Water Cooler: Christmas tree hacks, how to send love and Goodbye Christopher Robin review


This week in the water cooler we’re using  common beauty product to keep your Christmas tree looking great, sending love to those who need it most and are watching Goodbye Christopher Robin.

There’s something wonderfully Christmassy about a freshly-cut tree, filling the house with the heavenly scent of pine.

Unfortunately, the house also tends to fill with pine needles, and their ability to stick to carpet and furniture defies any vacuum I’ve ever used. In a really bad year, the floor develops a sticky residue that then gathers every bit of dust and rubbish but refuses to let it go.

But there’s one very easy way to keep your pine tree looking great, for almost a month, thanks to an Australian school’s science project. This was no amateur effort, with their work featuring in the Australian Journal of Botany.

They tested cut branches of Pinus radiata, all harvested at the same time, cut to the same length, and sitting in clean containers. The five treatments were:
· submerging the cut ends of pine branches in cold tap water (control)
· submerging the cut ends in freshly boiled water (to potentially dissolve sap in cut stems)
· submerging the cut ends in an energy drink-water mix (to provide sugars)
· submerging the cut ends in a beer-water mix (to provide sugars and kill germs)
· submerging the cut ends of pine branches in fresh cold tap water and spraying the needles with Cedel firm hold hairspray (to reduce water loss)

There was a clear winner: the hairspray, with an average of 90% of original needle health after 27 days.

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There were minor differences in the branches that were put in cold tap water and boiled water.
The water and other liquids were replaced each week.
The branches in the beer and energy drink options died off far more quickly than those in plain water.

If you do use hairspray on your tree, it does make it more flammable so don’t have naked flames near it, eg candles, barbecue.
Keep your tree in a cool room, or at least away from a heater or sunny spot.
Cut trees stay healthy longer if they’re harvested after experiencing some cold weather (5°C).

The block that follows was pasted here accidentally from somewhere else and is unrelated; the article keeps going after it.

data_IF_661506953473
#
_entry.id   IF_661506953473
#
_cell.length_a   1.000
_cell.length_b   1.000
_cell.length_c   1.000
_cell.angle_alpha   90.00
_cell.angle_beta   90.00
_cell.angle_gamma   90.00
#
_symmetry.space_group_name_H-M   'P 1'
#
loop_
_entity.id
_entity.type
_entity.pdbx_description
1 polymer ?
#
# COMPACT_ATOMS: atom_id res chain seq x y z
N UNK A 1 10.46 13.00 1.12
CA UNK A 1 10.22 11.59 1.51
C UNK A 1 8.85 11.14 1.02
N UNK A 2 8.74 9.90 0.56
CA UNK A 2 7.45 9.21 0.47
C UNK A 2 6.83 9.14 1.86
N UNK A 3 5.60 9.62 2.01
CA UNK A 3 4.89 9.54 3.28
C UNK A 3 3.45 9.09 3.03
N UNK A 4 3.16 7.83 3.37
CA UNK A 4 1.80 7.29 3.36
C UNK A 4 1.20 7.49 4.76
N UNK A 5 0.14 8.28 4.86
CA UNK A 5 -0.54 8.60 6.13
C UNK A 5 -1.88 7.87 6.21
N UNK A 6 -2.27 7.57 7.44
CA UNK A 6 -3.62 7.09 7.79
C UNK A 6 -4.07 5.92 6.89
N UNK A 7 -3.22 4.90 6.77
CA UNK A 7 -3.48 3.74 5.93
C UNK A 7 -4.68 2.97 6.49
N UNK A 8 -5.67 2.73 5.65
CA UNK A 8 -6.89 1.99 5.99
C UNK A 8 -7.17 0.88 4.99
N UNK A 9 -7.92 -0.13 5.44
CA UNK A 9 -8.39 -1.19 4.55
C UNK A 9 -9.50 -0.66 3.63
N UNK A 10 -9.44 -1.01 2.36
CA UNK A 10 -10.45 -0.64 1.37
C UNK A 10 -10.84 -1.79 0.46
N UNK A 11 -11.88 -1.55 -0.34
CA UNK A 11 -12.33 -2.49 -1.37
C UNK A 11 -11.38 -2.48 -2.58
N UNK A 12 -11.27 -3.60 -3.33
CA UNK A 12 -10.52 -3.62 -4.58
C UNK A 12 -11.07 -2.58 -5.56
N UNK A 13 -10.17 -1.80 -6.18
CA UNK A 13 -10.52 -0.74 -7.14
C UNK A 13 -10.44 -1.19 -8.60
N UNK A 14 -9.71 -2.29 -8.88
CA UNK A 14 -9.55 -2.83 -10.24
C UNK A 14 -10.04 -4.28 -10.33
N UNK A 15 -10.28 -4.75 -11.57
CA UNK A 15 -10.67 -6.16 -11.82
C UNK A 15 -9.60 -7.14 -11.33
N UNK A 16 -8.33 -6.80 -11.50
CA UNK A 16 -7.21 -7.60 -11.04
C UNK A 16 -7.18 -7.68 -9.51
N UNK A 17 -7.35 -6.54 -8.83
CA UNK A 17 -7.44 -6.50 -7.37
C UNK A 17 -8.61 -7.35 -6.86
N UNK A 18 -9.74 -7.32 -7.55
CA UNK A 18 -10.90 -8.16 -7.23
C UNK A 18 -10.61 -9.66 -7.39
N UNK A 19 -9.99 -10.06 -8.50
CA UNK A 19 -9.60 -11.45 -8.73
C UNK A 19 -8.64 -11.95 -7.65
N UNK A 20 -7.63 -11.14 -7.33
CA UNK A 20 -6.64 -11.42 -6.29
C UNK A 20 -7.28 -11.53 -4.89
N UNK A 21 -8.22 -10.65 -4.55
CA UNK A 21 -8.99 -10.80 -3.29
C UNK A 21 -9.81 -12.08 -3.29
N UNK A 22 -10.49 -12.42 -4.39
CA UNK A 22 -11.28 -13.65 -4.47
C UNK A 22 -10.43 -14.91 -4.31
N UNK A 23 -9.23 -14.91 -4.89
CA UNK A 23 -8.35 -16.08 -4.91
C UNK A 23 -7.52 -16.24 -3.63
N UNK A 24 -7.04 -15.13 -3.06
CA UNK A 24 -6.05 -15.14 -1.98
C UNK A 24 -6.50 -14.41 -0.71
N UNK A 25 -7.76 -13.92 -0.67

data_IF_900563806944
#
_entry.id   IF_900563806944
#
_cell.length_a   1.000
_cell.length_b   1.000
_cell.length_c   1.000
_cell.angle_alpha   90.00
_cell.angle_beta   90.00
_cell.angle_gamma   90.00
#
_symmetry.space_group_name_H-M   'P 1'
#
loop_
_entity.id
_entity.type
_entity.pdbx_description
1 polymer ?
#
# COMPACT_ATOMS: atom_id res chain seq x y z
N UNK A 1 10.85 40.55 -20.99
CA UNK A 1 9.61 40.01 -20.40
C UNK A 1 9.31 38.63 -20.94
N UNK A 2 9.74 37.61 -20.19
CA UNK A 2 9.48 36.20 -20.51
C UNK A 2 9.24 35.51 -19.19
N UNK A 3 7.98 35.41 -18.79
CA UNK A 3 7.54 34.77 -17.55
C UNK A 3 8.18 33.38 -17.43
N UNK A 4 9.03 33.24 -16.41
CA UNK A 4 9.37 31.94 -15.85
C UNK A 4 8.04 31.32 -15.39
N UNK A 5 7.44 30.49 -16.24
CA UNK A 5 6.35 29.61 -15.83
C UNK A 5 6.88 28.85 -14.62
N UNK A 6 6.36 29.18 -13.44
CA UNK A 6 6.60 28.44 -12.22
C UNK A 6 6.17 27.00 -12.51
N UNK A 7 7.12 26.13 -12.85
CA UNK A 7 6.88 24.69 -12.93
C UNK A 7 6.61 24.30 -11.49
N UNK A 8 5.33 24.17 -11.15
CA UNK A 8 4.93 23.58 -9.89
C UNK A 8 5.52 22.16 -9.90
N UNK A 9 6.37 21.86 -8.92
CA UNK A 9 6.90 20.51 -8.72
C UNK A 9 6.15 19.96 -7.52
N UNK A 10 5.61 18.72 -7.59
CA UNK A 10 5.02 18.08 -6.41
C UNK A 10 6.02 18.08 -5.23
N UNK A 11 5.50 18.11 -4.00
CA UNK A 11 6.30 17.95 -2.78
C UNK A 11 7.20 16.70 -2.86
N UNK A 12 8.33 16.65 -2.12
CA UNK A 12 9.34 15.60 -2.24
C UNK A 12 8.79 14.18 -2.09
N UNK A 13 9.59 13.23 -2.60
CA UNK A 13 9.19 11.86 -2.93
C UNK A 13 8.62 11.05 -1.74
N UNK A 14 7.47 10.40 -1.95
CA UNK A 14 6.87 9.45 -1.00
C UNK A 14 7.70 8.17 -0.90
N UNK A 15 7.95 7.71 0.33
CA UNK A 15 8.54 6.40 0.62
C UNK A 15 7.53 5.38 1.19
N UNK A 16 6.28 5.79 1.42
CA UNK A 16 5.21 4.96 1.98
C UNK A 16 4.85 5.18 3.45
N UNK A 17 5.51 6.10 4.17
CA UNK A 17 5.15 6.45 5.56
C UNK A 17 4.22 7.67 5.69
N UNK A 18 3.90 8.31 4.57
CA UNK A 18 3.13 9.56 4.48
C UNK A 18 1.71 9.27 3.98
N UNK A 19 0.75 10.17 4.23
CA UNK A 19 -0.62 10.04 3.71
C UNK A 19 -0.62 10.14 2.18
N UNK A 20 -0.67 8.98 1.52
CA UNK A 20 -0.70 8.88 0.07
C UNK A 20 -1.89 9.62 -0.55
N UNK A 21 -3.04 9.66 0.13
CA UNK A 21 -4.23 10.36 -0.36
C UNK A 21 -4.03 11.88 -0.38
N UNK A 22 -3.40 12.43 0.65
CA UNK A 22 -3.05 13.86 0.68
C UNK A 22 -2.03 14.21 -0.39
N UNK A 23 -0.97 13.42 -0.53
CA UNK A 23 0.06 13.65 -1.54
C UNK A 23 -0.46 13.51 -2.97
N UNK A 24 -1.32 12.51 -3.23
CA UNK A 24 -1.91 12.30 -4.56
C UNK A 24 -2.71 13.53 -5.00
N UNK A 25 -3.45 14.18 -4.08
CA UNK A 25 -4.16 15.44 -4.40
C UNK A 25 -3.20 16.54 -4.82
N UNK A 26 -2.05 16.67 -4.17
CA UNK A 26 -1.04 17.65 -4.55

Nadene Hall, Editor NZ Lifestyle Block


It’s easy to get swept up in Christmas ‘spirit’. It seems to arrive earlier each year: one moment the mall is calm and quiet, the next there’s a 25m Christmas tree and Santa waving from the escalator.
Sales are everywhere, and I’m the first to admit that I’m a marketers dream. Yes, I’ve also been caught up in Black Friday sales.
It was with a warm fuzzy joy that I came across ‘Sending Love’, a Christmas project that has nothing to do with stores, shopping or sales. ‘Sending Love’ is simple. You write a Christmas card, pop it into one of the many local drop boxes scattered around the country and Santa’s helpers will drop them at local rest homes, sharing the love with elderly residents who may be feeling a little lonely this holiday season.
Visit sendinglove.co.nz/ for drop box locations near you, and get writing! Creator Hannah Rodgers is aiming for 16,000 cards, so every envelope helps to get a little closer to the goal. You never know whose day you might make this Christmas.

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I’ve always had a soft spot for A.A. Milne. I love Winnie the Pooh and the characters of the 100 Acre Wood, and I adore the poetry in When We Were Very Young and Now We Are Six.
The new film Goodbye Christopher Robin tells the other side of the beloved stories, the tale of the real Christopher Robin, A.A. Milne’s son.
Milne borrowed his son’s christian name, Christopher Robin, for his character but to his family the boy was known as Billy Moon’. However, the media and fans saw no difference between Billy Moon and the character of Christopher Robin, and his instant celebrity took a toll on the young boy.

As a fan of the books, the film felt a little devoid of the colours from the books. At one stage, Milne describes one of his famous poems ‘Disobedience’ but never recites it, which left me wondering if perhaps the filmmakers didn’t have the rights to the material?
It is a moving story though, that rings very true today in an age of where celebrity children such as Suri Cruise (daughter of Tom) and North West (daughter of Kanye West and Kim Kardashian) are thrust onto tabloid covers.

Emma Rawson
thisNZlife Editor

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